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Who's who in the spy poisoning mystery

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LONDON, England (CNN) -- British detectives investigating the death of the former Russian spy Alexander Litvinenko are now pursuing inquiries in both London and Moscow. CNN's The Briefing Room has compiled a guide to who's who in the spy scandal.

Alexander Litvinenko -- the spy

Alexander Litvinenko

Litvinenko was a KGB agent for 18 years whose job was to fight organized crime and counter subversion. He came to Britain in 2000 after turning whistle blower on the FSB (the KGB's successor) and claiming he had been ordered to assassinate the oligarch ­Boris Berezovsky (see below.)

Like other dissidents in London he was a vehement critic of President Putin and vocal about Chechen politics. He wrote "Blowing up Russia: Terror from Within," in which he claimed FSB agents and not Chechen rebels carried out a bomb attack on a Moscow apartment in 1999 which killed 300 people.

He died in University College Hospital, London on November 23 from a massive dose of the radioactive material polonium-210. In a deathbed statement he blamed Putin for his death -- something the Kremlin has strongly denied.

Dmitri Kovtun, Andrei Lugovoi, Vyacheslav Sokolenko -- the business associates

German investigators on December 11 said it is unknown whether Russian businessman Dmitry Kovtun was involved in the poisoning, or a victim of it. He is reportedly being treated in Moscow for radiation poisoning.

Lugovoi says he and his business associates Kovtun and Sokolenko met Litvinenko at the Millennium Hotel on November 1 -- the day he was poisoned. The men say they were in London on business and to see a football match.

All three have protested their innocence, while Lugovoi told Britain's Sunday Times newspaper that they are being "framed" by the real culprit.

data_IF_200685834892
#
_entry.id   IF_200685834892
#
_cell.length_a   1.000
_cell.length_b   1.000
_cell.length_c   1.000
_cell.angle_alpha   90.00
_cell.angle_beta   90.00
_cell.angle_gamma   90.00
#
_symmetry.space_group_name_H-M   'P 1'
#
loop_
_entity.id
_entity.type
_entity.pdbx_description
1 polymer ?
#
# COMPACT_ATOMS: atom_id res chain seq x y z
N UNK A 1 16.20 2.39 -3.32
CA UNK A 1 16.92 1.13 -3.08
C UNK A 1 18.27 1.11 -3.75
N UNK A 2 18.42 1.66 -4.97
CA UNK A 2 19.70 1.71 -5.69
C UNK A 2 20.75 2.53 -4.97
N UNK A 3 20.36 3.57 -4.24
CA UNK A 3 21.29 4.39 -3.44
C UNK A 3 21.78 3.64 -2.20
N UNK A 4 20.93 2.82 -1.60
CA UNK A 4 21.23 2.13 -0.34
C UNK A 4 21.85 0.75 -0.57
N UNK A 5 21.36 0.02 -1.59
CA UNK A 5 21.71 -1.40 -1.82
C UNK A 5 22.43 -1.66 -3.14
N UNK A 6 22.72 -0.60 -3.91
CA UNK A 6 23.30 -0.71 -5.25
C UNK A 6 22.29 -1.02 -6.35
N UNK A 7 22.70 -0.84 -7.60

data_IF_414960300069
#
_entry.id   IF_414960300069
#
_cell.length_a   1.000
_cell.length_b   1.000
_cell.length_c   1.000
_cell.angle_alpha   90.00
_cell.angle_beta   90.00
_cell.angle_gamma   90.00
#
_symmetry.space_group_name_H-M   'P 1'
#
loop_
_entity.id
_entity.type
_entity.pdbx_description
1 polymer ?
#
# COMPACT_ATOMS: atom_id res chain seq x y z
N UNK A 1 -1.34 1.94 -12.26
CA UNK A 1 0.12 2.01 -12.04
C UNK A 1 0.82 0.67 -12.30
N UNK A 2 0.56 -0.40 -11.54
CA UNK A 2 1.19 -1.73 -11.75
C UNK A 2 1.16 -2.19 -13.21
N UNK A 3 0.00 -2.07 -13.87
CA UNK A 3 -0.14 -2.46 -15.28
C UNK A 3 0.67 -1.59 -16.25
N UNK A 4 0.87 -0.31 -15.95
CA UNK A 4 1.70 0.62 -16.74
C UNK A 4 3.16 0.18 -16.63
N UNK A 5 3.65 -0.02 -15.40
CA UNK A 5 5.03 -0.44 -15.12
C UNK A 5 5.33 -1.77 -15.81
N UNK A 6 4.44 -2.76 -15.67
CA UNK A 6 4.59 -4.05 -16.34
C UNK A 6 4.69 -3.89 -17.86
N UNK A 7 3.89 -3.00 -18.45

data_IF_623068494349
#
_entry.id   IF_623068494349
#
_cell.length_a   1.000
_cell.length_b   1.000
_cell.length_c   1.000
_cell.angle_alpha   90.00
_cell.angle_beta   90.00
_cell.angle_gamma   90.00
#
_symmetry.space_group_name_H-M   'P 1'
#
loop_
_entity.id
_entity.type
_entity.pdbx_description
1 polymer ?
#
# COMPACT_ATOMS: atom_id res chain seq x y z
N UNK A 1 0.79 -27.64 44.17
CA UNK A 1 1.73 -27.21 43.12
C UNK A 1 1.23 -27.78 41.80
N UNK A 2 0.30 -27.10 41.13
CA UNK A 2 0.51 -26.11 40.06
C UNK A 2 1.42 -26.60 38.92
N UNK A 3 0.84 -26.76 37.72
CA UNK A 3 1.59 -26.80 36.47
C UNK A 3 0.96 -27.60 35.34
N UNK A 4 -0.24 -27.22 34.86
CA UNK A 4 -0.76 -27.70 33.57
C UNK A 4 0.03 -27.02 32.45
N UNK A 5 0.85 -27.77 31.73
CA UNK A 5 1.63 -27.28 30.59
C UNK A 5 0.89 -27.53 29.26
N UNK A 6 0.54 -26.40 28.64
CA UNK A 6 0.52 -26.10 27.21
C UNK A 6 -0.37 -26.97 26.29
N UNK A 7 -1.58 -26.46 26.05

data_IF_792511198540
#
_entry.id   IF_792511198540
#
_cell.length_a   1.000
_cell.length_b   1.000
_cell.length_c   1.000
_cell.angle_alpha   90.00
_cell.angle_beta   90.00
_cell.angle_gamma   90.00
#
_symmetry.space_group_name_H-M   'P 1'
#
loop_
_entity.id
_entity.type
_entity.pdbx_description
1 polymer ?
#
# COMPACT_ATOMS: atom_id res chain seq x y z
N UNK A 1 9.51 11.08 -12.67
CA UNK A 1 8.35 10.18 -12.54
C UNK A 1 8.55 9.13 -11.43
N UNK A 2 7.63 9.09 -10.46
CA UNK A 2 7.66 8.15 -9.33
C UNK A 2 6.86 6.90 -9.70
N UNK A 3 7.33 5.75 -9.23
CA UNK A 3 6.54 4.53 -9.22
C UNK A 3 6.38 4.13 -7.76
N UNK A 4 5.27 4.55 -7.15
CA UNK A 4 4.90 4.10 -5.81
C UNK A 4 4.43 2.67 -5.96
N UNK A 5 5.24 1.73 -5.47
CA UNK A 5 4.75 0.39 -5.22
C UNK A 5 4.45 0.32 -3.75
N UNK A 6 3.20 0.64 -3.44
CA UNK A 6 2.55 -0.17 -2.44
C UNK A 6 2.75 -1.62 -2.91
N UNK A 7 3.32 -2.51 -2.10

On December 11 it emerged that radioactive traces were found in the passenger seat of a BMW car that Kovtun rode in, on a document that he brought to Hamburg immigration authorities, and at the home of Kovtun's ex-mother-in-law outside Hamburg -- all from before the November 1 meeting.

Mario Scaramella -- the contact


Mario Scaramella

An Italian security expert who was one of the last people to see Litvinenko alive.

He met the spy at a sushi bar in central London on November 1 to warn him that both their lives were in danger after reportedly uncovering evidence that the men were on a hit list.

Last week he also tested positive for polonium 210 but so far doctors say he is "well."

Alexander Goldfarb -- the friend

Alexander Goldfarb

As Litvinenko lay dying in hospital, Alexander Goldfarb emerged as an unofficial spokesman for the spy and his family.

He is the executive director of the International Foundation for Civil Liberties in New York, which was set up by exiled Berezovsky in 2000.

He met Litvinenko in a Russian prison in the late 1990s when he was director of a George Soros-funded project to tackle TB in the penal system and Litvinenko was awaiting trial on charges of abuse of office.

Yuri Shvets -- former KGB agent

A former KGB agent living in the U.S. who says he has given police the name of a suspect he believes orchestrated the killing of Litvinenko. On Monday he confirmed he had been questioned by British police and the FBI.

Shvets was a KGB major between 1980 and 1990 during which time he worked under cover in Washington as a correspondent for the Russian news agency, Tass. He emigrated to the U.S. in 1993 and wrote a book about his experiences.